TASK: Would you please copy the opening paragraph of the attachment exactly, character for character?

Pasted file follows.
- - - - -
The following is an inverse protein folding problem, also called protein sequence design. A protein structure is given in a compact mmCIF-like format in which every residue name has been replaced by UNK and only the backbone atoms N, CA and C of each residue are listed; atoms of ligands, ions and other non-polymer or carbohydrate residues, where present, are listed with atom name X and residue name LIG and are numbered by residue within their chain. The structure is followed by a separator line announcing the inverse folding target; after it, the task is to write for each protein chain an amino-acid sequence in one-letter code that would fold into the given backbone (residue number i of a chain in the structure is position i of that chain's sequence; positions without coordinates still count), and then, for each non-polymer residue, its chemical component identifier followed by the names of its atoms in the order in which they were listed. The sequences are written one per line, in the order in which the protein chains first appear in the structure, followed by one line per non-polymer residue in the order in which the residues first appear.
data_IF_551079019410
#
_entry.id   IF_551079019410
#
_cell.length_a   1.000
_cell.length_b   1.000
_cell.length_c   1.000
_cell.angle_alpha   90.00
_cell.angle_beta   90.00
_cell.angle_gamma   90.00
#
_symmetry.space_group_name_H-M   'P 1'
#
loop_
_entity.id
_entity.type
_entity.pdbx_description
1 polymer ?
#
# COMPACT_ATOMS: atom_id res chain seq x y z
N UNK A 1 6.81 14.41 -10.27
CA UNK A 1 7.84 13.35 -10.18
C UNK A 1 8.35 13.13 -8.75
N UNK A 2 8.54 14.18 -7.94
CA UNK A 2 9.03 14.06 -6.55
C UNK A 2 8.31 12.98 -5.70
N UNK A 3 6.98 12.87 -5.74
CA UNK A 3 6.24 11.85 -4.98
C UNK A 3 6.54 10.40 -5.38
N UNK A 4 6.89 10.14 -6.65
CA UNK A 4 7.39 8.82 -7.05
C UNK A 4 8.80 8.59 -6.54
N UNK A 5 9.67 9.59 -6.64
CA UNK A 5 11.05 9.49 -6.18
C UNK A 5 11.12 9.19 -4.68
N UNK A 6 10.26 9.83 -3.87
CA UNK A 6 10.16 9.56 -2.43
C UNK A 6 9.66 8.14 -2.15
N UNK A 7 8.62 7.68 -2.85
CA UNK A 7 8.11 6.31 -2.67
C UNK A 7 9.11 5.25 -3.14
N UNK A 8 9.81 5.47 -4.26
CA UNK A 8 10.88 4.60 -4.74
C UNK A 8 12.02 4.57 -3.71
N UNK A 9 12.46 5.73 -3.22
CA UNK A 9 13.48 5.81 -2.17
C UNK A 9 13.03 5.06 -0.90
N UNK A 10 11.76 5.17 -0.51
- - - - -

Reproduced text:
The following is an inverse protein folding problem, also called protein sequence design. A protein structure is given in a compact mmCIF-like format in which every residue name has been replaced by UNK and only the backbone atoms N, CA and C of each residue are listed; atoms of ligands, ions and other non-polymer or carbohydrate residues, where present, are listed with atom name X and residue name LIG and are numbered by residue within their chain. The structure is followed by a separator line announcing the inverse folding target; after it, the task is to write for each protein chain an amino-acid sequence in one-letter code that would fold into the given backbone (residue number i of a chain in the structure is position i of that chain's sequence; positions without coordinates still count), and then, for each non-polymer residue, its chemical component identifier followed by the names of its atoms in the order in which they were listed. The sequences are written one per line, in the order in which the protein chains first appear in the structure, followed by one line per non-polymer residue in the order in which the residues first appear.